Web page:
And yet, Deming pulls back on her indictment. She says, “Each culture has its forms and patterns for interacting with animals.” In our culture, one of those forms is writing about animal cruelty. Another is visiting them in the wild or in captivity with a sense of humility. When Deming visits the cheetahs and poses with Majani for her photo, she instinctively looks away. Why? “It seems brash to look a cheetah in the eye,” she says.
I have long admired Jina Moore’s writing. In this article, she captures so clearly what the rest of the media has missed, the humanity of the Ebola virus, the way it preys on those who care more, those who care the most. As Moore reports:
Ebola is killing Kona Kupee, who loved her husband too much. Kupee is 36. Her husband, Alosho Mumbah, died of Ebola on Aug. 15. He’d known he was sick for a week — he’d been calling a national hotline, trying to get someone to take him out of his house and into a treatment center — but Kupee didn’t know he had Ebola. He had a fever and vomited and shook violently, but he didn’t bleed. She worried it might be Ebola, especially with all the phone calls, but she told herself it was something else. Had to be. Where would he have gotten Ebola, anyway?
Women are bearing the brunt of the deaths, an estimated 75% according to statistics. As the main caregivers, culturally, they are not allowed to say no, to turn and walk away from grandparents, spouses, and children. I ask myself what I would do, and I don’t know.
Dani Shapiro’s “A Memoir Is Not A Status Update” in The New Yorker
The world is abuzz with tiny fragments of memoir: Facebook statuses, tweets, and blog posts on illnesses, marriages, graduations, and new jobs, recounting daily moments large and small. As a late ’90s baby, I have grown up understanding social platforms as a regular part of life. For better or worse (probably worse, I’ve come to think after reading Shapiro’s piece), these tiny fragments are a significant part of my daily routine and beginning as a writer.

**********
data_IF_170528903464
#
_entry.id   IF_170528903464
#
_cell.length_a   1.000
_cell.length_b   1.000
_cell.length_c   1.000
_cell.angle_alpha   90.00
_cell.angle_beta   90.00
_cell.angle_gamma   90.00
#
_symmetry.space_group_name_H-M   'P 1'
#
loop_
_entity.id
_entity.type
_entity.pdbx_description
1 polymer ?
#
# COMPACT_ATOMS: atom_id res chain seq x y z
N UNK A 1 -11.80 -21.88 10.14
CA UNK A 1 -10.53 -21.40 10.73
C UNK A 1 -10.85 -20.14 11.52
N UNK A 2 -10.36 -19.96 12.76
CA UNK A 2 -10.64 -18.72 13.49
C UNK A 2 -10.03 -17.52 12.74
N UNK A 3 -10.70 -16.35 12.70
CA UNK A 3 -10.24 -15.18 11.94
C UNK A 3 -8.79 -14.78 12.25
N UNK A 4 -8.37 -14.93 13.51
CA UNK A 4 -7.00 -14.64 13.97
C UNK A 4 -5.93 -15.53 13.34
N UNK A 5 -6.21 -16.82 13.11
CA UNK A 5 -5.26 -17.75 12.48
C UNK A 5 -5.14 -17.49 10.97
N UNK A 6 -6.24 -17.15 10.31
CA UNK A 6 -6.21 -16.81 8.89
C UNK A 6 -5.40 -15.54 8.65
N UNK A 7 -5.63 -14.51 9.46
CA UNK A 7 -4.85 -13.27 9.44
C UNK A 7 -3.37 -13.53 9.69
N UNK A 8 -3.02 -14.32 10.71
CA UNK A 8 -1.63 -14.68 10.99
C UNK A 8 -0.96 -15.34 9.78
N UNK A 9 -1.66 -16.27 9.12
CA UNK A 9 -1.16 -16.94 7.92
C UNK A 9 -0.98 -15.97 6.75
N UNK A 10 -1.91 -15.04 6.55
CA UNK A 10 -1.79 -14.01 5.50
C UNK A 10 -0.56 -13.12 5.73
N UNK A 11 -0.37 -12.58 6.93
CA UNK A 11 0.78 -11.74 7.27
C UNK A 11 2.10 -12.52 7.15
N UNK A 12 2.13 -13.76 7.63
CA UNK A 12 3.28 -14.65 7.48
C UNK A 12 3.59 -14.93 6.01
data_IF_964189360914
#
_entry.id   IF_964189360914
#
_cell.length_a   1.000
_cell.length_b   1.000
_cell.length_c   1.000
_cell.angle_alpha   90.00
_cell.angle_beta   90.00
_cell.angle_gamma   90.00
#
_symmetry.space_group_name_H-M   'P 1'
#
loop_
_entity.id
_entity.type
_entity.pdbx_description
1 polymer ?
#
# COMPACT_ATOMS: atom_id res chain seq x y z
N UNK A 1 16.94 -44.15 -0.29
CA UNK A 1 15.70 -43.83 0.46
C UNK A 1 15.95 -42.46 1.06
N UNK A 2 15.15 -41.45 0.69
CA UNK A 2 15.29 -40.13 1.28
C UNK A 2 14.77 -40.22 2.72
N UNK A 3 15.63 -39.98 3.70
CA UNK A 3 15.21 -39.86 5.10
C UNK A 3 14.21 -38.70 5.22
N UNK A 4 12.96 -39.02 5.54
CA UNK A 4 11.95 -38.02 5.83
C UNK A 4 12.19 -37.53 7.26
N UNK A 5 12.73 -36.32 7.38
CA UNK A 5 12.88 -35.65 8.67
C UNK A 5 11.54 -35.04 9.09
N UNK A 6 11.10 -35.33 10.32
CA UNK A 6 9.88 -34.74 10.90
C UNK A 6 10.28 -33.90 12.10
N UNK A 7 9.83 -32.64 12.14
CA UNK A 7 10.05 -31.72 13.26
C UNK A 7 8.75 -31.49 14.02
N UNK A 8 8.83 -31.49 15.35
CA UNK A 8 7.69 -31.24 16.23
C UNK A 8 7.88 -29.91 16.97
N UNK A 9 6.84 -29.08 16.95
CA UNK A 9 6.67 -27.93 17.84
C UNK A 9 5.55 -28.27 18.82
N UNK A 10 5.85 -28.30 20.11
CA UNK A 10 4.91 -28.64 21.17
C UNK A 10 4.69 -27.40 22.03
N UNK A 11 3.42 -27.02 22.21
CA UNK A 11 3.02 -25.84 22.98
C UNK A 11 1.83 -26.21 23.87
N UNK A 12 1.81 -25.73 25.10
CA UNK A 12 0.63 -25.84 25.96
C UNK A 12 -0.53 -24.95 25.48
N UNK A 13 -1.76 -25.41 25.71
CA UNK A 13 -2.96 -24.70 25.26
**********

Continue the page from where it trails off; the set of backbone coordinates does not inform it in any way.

Shapiro’s essay eloquently digs into the conflict between the fast-paced, public world of social media and the necessity of silence when it comes to writing memoir.
I wonder what would have become of me if I had come of age as a writer during these years of living out loud. My parents were in a car crash in 1986 that killed my father and badly injured my mother. If social media had been available to me at the time, would I have posted the news on Facebook? Tweeted it to my followers as I stood on line to board the flight home? … And ten years later, would I have been compelled to write a memoir about that time in my life? Or would I have felt that I’d already told the story by posting it as my status update?
In a time when seemingly little is kept private, Shapiro writes, there is no longer quiet space where a story can morph, grow, and work itself into understanding. Shapiro does admit to the occasional Facebook break during her writing, but uses it to speak about her own experience with memoir – and the fact that time, and lots of it, is what makes memoir different than status updates on the details of every day life.
Rather than give in to the instant gratification of social media, maybe we should wait for “the story under pressure of concealment to reveal itself.” — Julia